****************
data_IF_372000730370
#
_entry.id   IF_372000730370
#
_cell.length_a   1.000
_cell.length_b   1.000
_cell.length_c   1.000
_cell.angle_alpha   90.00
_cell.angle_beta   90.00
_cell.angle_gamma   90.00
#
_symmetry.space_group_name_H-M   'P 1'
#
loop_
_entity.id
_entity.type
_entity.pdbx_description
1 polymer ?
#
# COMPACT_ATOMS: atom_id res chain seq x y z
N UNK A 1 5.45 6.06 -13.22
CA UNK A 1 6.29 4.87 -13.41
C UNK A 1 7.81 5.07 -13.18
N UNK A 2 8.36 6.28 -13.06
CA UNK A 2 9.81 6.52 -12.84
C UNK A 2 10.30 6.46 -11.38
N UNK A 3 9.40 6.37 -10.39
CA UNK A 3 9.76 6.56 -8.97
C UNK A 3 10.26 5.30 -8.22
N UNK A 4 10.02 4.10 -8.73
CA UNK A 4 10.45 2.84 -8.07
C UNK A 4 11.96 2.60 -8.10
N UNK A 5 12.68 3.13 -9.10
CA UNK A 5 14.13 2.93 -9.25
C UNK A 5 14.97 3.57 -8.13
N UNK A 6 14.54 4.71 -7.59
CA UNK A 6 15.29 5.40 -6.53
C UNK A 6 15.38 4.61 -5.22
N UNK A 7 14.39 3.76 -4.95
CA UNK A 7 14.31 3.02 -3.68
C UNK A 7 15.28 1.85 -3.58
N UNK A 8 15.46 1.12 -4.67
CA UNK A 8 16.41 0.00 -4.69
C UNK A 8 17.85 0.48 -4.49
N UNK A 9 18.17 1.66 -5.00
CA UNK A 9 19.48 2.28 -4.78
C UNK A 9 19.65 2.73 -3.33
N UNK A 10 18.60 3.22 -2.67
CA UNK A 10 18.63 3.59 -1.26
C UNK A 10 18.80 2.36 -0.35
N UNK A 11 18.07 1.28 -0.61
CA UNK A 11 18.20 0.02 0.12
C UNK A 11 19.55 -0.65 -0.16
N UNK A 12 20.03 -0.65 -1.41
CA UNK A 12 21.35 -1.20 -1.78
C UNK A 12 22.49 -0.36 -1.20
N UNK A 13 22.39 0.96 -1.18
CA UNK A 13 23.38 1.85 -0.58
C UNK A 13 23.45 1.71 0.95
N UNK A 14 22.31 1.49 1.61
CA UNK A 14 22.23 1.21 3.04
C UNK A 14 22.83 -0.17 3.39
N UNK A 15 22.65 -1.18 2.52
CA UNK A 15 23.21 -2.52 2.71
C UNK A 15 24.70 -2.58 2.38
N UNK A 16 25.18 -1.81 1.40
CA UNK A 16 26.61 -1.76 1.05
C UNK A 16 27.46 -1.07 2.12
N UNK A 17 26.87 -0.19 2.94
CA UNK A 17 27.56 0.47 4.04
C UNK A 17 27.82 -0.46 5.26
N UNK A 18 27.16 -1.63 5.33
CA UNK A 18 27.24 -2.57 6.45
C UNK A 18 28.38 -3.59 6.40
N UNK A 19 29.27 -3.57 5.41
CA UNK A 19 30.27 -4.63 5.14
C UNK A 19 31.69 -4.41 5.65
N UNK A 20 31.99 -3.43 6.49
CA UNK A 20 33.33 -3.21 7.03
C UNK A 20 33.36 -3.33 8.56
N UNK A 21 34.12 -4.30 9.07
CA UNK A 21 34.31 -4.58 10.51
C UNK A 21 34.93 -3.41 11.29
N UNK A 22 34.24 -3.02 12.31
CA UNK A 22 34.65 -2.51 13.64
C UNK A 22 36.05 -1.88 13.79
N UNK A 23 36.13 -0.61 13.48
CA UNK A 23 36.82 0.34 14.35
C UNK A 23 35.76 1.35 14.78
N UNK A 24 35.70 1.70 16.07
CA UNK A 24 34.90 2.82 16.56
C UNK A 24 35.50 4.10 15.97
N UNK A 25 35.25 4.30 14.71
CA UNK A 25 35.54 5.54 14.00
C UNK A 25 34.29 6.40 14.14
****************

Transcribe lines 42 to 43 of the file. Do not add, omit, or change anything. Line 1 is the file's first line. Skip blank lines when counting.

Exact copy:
N UNK A 8 15.46 1.12 -4.67
CA UNK A 8 16.41 0.00 -4.69